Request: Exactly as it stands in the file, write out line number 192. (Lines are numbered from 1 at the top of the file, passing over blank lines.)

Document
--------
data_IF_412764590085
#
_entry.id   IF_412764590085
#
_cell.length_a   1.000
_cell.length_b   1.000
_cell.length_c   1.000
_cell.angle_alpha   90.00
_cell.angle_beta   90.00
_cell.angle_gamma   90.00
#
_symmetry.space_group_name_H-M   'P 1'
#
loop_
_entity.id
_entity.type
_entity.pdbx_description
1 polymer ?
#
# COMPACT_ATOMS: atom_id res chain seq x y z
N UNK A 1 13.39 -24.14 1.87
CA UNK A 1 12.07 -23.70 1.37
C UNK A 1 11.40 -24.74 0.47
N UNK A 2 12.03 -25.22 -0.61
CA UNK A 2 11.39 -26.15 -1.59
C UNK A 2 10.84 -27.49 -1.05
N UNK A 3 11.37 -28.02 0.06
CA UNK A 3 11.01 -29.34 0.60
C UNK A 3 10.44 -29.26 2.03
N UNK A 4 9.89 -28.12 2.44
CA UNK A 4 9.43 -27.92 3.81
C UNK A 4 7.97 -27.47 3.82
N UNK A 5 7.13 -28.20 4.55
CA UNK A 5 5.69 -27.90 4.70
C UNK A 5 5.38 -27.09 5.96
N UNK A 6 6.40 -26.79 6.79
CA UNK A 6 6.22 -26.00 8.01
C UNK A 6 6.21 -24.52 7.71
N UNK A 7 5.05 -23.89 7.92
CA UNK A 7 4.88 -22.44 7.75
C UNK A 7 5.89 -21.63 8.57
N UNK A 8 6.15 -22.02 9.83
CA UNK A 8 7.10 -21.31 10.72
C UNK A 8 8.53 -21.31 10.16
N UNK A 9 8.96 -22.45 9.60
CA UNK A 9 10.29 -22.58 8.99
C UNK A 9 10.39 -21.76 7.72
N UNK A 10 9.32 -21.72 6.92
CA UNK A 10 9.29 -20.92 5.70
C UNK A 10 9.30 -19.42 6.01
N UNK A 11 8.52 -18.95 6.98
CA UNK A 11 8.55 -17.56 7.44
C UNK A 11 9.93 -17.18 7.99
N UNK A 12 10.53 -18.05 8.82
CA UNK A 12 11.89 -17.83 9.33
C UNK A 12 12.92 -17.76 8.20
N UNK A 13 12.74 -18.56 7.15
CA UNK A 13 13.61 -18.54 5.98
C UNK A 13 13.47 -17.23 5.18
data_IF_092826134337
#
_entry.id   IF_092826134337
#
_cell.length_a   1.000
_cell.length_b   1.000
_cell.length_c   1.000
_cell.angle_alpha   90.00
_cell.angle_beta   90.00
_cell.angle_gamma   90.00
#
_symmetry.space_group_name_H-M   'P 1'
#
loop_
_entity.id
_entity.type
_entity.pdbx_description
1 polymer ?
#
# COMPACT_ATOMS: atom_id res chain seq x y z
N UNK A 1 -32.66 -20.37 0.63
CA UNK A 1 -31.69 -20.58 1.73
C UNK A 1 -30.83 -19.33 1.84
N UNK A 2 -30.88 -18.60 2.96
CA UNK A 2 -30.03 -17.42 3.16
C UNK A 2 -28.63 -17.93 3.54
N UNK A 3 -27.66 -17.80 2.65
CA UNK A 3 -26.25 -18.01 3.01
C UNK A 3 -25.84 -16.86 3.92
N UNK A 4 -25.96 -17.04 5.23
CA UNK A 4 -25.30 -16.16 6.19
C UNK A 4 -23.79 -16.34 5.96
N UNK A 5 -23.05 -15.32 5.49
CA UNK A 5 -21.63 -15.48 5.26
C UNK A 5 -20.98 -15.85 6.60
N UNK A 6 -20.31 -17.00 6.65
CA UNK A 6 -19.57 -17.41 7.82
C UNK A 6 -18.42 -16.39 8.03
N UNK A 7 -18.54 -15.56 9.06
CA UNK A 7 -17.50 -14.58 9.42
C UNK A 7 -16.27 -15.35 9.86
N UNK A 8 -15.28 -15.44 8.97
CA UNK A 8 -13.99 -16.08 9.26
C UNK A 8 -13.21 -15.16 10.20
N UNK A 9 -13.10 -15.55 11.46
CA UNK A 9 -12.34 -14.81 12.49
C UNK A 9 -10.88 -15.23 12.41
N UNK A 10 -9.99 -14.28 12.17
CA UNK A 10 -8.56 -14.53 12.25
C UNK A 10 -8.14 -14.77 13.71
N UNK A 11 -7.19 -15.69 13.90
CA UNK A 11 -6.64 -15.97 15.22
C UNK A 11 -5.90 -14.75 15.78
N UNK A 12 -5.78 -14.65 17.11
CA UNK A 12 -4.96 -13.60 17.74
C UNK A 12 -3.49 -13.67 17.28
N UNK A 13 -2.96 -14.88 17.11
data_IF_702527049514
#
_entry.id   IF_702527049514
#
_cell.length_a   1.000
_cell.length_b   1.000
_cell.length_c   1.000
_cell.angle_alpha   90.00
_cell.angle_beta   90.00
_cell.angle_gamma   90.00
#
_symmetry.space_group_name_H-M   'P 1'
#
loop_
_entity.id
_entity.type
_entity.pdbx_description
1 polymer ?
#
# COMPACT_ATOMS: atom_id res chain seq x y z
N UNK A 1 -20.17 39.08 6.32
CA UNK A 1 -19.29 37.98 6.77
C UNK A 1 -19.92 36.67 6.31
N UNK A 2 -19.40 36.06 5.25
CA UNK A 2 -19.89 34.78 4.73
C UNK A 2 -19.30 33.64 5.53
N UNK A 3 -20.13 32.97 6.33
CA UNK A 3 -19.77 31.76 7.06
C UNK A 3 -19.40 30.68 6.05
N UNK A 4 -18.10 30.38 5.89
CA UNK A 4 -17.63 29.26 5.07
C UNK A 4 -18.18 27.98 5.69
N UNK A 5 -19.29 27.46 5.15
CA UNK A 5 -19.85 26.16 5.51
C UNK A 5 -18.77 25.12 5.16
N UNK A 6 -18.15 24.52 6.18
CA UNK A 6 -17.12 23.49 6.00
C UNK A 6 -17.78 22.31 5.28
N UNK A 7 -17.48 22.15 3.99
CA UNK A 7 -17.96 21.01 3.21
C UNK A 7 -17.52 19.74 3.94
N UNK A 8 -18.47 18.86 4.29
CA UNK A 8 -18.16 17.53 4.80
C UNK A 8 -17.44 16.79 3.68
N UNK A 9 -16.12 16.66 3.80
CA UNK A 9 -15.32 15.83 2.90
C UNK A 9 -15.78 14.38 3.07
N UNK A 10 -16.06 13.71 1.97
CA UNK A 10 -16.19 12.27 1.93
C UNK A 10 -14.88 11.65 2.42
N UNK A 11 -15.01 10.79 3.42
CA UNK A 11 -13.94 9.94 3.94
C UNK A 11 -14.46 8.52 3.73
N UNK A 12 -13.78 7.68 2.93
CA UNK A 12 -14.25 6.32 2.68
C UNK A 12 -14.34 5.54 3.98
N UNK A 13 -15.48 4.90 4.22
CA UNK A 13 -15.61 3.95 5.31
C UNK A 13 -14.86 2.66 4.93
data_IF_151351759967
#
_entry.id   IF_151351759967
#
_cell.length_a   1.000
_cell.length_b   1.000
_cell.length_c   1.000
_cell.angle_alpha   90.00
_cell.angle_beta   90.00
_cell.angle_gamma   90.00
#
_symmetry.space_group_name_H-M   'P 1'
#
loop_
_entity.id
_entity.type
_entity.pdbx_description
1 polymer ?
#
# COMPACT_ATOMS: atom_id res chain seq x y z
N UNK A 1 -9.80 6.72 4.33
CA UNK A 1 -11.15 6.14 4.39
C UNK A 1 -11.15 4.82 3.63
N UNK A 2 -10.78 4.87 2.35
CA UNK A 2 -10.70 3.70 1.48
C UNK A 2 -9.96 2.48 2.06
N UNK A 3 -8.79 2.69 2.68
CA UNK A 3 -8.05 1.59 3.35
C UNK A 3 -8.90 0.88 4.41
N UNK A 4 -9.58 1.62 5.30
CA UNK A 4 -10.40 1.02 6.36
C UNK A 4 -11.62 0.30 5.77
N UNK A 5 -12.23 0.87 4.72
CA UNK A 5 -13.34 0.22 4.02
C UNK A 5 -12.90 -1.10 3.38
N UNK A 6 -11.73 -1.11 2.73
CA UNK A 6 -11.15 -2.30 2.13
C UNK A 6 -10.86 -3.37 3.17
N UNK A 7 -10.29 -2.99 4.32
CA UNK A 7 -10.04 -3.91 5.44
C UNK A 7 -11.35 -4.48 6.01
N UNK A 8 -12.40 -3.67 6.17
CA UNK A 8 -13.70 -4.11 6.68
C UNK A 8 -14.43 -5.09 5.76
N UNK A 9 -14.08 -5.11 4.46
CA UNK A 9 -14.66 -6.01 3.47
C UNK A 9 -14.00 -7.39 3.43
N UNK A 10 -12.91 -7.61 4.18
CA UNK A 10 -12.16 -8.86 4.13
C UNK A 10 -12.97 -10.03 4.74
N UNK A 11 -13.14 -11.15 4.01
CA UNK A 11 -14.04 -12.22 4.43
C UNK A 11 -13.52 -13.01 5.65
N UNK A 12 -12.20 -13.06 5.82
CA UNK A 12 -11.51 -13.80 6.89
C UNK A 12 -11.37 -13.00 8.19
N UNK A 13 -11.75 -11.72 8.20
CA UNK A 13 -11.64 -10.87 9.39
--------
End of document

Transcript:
_entity.pdbx_description